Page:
I have more compassion than if I had never been wounded or if I had never been betrayed or I had never been harmed… those disappointments have made me gentler with other people and their disappointments, the stuff that they have to carry around and endure.
Springtime is on the horizon even as the cool weather and heavy rains of the winter make it seem otherwise. We should be grateful for this much needed rainfall and mindful that all of this is preparing Mother Earth to bloom again. This is also our stewardship season, a time when we recommit to supporting the rebuilding and rebirthing of our beloved community in the wake of the global pandemic and a few very difficult years. Each springtime, we plant seeds with the offerings of our time, talents, and financial resources that we hope will help our religious home to flourish and blossom in new ways.
I invite you to reflect more deeply about how our congregation cultivated a space of beauty, compassion, hope, love, prophetic witness, and beloved community while we weathered the bleakness of the pandemic together. We are still emerging from the challenges brought by significant income losses and it is going to take a sustained commitment from all of us over the next few years to recover and emerge resilient and strong. I hope you will consider how you might help the community emerge into an even greater abundance this spring.
Our Soul Matters theme for contemplation this month is The Path of Vulnerability. One definition of vulnerability is “willingness to show emotion or to allow one’s weaknesses to be seen or known.” Many of us learned from our families of origin, schooling, and culture that vulnerability was best avoided and that we should suppress our emotions and especially our woundedness. This keeps many of us from embracing our wholeness–everything that makes us who we are–and the wholeness of others. The theologian C.S. Lewis writes, “To love at all is to be vulnerable. Love anything and your heart will be wrung and possibly broken. If you want to keep it intact you must give it to no one, not even an animal. Wrap it carefully round with hobbies and little luxuries; avoid all entanglements. Lock it up safe in the casket or coffin of your selfishness. But in that casket, safe, dark, motionless, airless, it will change. It will not be broken; it will become unbreakable, impenetrable, irredeemable.” If our hearts are to remain fresh and spiritually alive, we must practice vulnerability as the means by which we remain open to all of the gifts and blessings of life.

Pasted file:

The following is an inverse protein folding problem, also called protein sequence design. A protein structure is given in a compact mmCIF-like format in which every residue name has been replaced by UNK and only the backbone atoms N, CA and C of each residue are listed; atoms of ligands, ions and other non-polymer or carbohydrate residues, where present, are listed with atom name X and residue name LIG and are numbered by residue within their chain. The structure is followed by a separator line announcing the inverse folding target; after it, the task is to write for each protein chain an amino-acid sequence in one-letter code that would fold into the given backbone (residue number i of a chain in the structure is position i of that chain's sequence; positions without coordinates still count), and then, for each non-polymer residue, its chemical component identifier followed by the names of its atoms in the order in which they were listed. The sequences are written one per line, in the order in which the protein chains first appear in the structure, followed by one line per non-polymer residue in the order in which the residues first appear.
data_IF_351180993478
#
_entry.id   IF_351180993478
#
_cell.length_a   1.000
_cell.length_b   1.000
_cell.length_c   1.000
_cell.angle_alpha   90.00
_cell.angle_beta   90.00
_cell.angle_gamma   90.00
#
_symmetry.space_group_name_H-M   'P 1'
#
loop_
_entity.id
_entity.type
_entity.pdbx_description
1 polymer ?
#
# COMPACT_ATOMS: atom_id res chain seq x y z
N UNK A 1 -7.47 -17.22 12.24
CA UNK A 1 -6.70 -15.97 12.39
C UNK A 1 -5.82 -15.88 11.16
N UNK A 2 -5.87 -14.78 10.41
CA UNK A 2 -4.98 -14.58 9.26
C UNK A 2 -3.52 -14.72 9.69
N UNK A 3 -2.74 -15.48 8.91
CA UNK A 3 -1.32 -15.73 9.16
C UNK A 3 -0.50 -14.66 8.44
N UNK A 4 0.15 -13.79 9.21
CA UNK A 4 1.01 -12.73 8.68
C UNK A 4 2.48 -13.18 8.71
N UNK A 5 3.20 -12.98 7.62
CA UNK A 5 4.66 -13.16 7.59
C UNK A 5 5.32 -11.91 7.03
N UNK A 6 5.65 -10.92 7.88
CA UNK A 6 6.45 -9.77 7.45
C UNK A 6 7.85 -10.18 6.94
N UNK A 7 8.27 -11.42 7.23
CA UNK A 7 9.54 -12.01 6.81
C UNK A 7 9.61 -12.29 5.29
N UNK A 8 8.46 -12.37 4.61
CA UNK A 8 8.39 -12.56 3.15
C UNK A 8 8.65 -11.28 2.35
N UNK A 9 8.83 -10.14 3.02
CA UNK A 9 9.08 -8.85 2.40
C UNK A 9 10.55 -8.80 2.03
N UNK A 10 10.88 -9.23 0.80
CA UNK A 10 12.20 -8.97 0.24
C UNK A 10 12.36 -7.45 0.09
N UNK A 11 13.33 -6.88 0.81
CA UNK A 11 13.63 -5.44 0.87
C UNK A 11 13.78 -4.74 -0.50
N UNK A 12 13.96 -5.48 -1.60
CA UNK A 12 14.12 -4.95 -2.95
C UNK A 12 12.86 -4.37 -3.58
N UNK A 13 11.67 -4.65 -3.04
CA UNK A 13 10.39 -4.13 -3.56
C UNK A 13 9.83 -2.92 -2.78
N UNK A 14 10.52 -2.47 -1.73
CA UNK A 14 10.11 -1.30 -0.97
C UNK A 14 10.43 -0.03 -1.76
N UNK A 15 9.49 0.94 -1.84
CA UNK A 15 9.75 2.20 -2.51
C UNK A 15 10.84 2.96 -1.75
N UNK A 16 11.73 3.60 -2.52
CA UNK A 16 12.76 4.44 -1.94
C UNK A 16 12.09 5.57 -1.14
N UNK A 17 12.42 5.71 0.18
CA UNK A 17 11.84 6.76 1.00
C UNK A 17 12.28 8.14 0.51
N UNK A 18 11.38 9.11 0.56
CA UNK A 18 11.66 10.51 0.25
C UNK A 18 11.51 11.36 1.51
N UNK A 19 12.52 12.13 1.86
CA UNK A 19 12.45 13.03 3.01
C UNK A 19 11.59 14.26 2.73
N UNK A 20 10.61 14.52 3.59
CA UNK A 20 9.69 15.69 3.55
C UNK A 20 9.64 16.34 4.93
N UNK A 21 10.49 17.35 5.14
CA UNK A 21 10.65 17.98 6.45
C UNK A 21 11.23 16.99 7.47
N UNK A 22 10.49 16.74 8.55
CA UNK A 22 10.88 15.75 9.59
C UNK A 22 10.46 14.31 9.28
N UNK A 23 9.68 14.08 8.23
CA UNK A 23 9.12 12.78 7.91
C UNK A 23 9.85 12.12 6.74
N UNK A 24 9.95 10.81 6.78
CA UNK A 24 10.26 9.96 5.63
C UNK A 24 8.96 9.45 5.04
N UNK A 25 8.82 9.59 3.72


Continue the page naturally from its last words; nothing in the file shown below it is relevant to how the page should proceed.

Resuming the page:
We are invited to reflect upon some of the following questions in our small group ministries and committee check-in times this month:
- Was vulnerability celebrated, encouraged, modeled, shamed, or punished in your family of origin?
- What did your family of origin teach you about asking for help? Does that teaching still shape you today?
- Has vulnerability gotten easier or harder as you’ve grown older?
- What was your greatest “leap of faith”?
- What is your favorite failure? i.e., which of your failures ended up leading you to a gift?
- Has a past betrayal ever left you more protective than you need to be?
- What scares you?
- What’s your take on the often-shared quote, “Hurt people hurt people”?
- How would your life be different if you had trusted in vulnerability earlier in life?
If you have joys, sorrows, or milestones to share with the life of the community on a Sunday morning please email us at firstname.lastname@example.org. You can also request confidential spiritual support from our Pastoral Care Team at the same address. We look forward to hearing from you!
Yours in ministry and love,
Rev. Jeremiah Lal Shahbaz Kalendae